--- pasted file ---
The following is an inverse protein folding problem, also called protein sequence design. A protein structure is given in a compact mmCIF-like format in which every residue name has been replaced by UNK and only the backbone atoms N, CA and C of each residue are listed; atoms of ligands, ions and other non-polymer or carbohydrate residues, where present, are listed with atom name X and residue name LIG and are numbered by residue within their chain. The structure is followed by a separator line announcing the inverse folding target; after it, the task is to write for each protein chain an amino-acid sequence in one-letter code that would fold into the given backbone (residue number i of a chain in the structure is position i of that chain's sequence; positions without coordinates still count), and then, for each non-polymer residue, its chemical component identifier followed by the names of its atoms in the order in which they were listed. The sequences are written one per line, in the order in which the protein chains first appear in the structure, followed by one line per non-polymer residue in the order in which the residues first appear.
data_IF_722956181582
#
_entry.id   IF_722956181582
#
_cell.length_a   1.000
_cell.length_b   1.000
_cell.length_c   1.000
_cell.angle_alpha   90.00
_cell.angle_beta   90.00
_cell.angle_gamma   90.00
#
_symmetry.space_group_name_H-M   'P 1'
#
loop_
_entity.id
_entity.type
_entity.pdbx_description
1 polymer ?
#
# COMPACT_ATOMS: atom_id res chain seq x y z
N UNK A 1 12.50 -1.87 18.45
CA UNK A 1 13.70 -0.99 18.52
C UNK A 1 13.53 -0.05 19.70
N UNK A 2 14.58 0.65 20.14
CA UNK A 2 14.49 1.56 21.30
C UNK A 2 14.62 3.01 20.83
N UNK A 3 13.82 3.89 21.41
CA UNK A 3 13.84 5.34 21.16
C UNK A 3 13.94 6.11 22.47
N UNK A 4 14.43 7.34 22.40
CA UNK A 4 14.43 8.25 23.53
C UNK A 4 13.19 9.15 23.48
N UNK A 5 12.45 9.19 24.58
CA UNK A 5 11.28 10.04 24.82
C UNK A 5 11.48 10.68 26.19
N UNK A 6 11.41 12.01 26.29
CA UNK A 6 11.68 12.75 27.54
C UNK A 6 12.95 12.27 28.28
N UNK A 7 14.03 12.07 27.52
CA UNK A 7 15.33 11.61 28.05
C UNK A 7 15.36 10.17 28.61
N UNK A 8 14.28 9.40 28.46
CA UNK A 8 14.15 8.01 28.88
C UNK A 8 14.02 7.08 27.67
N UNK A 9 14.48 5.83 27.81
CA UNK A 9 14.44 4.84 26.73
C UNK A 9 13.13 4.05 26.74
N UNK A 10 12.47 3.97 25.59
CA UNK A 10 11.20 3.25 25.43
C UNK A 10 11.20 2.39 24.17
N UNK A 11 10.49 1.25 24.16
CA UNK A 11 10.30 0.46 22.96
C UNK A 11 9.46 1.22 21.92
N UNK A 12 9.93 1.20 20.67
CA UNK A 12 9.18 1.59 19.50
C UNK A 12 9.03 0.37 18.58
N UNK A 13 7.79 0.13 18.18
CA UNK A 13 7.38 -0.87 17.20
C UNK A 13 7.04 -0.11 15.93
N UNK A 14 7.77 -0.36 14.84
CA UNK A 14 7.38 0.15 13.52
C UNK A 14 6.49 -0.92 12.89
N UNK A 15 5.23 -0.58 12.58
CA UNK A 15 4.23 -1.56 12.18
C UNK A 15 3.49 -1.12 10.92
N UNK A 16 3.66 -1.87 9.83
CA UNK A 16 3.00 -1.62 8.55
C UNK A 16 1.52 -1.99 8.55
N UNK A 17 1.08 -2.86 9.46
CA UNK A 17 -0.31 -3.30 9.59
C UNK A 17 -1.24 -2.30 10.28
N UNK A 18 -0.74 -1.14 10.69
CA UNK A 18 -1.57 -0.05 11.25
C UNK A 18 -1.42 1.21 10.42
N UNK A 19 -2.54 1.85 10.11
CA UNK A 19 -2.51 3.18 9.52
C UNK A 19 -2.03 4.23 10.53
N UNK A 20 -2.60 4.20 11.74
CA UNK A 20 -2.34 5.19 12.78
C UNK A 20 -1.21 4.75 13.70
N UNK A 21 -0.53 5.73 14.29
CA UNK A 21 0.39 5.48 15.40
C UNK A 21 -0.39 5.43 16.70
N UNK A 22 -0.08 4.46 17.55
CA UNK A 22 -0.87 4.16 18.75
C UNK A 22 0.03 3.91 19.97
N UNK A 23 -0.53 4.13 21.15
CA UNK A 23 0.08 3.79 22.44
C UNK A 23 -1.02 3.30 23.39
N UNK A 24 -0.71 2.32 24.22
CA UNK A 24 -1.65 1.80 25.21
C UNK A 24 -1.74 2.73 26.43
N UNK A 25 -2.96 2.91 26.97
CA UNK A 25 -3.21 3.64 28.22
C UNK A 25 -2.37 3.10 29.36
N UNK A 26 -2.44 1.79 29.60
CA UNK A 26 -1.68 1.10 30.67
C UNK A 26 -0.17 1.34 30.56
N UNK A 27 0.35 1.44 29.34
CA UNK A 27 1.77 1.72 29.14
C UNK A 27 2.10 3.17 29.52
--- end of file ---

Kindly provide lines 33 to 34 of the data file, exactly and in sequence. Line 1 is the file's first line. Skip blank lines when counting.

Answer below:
C UNK A 4 13.19 9.15 23.48
N UNK A 5 12.45 9.19 24.58